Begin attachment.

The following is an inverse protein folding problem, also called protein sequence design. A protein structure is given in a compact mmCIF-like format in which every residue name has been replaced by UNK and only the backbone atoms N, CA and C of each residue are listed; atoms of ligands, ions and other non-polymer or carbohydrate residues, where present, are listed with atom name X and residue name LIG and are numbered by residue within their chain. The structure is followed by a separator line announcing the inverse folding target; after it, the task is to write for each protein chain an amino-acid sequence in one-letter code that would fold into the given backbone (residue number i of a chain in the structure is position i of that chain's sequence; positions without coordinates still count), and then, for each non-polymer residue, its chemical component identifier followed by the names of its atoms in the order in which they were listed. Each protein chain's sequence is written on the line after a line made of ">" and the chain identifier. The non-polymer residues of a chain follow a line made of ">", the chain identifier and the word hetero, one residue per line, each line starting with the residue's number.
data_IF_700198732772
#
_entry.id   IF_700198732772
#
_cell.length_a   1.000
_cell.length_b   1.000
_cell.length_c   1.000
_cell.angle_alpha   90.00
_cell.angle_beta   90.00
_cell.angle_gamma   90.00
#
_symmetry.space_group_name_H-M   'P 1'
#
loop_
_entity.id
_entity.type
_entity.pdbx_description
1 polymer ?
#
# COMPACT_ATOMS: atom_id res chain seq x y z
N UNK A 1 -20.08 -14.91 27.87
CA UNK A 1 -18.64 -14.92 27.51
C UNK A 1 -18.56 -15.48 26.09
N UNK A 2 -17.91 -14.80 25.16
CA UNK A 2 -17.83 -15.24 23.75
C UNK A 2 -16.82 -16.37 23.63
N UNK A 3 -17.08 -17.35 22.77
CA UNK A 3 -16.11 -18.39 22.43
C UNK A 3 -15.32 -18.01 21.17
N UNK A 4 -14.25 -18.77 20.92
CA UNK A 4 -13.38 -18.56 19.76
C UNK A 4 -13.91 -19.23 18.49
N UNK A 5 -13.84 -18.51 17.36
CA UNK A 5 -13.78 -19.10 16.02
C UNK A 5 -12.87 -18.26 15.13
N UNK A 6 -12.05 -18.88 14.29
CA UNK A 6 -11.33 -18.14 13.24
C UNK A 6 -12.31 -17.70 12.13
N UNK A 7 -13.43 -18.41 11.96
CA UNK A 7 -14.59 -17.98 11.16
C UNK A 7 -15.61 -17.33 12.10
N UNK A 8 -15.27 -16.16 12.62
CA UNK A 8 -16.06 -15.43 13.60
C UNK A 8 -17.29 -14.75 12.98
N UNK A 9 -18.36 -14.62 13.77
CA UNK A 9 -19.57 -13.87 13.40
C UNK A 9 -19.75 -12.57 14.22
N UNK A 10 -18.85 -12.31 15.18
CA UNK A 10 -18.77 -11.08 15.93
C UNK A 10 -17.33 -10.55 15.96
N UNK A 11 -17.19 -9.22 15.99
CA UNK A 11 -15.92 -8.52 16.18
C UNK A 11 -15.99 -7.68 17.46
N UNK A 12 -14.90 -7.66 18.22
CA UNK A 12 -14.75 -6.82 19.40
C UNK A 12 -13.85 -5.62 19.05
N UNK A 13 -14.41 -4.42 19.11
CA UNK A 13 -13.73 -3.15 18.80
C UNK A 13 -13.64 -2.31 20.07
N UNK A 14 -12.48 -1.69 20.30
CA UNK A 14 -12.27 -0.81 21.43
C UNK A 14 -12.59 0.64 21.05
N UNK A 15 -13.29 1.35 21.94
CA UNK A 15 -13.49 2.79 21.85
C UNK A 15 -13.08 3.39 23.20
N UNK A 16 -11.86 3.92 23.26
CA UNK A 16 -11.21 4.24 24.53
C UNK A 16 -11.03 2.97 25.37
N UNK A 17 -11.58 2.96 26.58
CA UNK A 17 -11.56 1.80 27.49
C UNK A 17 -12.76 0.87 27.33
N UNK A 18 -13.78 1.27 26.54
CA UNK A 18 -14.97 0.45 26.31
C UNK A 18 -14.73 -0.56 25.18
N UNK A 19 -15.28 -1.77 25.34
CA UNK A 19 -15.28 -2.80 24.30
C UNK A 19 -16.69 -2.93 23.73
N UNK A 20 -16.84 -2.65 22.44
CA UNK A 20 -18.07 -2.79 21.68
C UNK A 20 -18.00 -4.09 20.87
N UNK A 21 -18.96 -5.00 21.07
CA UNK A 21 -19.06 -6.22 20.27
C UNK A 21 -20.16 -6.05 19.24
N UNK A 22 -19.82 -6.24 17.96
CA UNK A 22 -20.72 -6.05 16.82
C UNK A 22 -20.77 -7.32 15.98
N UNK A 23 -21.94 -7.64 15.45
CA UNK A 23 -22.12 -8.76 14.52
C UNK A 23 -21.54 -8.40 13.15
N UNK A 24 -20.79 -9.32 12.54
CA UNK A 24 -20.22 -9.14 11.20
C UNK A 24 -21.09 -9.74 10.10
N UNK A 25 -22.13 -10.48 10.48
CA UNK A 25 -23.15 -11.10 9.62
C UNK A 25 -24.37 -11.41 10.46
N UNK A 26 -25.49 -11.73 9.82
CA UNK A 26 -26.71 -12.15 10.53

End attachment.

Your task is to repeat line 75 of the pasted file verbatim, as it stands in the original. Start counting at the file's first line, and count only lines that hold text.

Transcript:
C UNK A 18 -14.73 -0.56 25.18